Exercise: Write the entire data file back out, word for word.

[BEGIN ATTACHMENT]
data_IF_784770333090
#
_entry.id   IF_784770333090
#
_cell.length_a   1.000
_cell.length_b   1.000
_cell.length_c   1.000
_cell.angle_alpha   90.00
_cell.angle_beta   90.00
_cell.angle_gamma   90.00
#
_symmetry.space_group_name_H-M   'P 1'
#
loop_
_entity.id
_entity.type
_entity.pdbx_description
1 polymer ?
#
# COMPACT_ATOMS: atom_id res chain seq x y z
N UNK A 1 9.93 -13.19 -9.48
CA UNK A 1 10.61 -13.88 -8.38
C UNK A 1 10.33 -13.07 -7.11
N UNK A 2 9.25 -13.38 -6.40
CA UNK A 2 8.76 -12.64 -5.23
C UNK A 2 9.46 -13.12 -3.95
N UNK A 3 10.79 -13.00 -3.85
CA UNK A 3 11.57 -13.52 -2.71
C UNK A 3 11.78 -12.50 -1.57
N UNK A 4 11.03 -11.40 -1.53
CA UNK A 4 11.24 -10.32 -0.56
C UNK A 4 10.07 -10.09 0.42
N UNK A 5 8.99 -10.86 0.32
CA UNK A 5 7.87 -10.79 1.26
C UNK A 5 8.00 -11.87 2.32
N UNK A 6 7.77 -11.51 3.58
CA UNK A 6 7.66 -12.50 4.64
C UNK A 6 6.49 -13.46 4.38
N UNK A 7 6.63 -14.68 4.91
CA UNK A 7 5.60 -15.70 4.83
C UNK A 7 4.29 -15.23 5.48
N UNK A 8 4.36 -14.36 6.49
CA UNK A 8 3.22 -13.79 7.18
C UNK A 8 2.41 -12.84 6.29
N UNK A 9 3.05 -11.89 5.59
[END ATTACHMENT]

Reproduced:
data_IF_784770333090
#
_entry.id   IF_784770333090
#
_cell.length_a   1.000
_cell.length_b   1.000
_cell.length_c   1.000
_cell.angle_alpha   90.00
_cell.angle_beta   90.00
_cell.angle_gamma   90.00
#
_symmetry.space_group_name_H-M   'P 1'
#
loop_
_entity.id
_entity.type
_entity.pdbx_description
1 polymer ?
#
# COMPACT_ATOMS: atom_id res chain seq x y z
N UNK A 1 9.93 -13.19 -9.48
CA UNK A 1 10.61 -13.88 -8.38
C UNK A 1 10.33 -13.07 -7.11
N UNK A 2 9.25 -13.38 -6.40
CA UNK A 2 8.76 -12.64 -5.23
C UNK A 2 9.46 -13.12 -3.95
N UNK A 3 10.79 -13.00 -3.85
CA UNK A 3 11.57 -13.52 -2.71
C UNK A 3 11.78 -12.50 -1.57
N UNK A 4 11.03 -11.40 -1.53
CA UNK A 4 11.24 -10.32 -0.56
C UNK A 4 10.07 -10.09 0.42
N UNK A 5 8.99 -10.86 0.32
CA UNK A 5 7.87 -10.79 1.26
C UNK A 5 8.00 -11.87 2.32
N UNK A 6 7.77 -11.51 3.58
CA UNK A 6 7.66 -12.50 4.64
C UNK A 6 6.49 -13.46 4.38
N UNK A 7 6.63 -14.68 4.91
CA UNK A 7 5.60 -15.70 4.83
C UNK A 7 4.29 -15.23 5.48
N UNK A 8 4.36 -14.36 6.49
CA UNK A 8 3.22 -13.79 7.18
C UNK A 8 2.41 -12.84 6.29
N UNK A 9 3.05 -11.89 5.59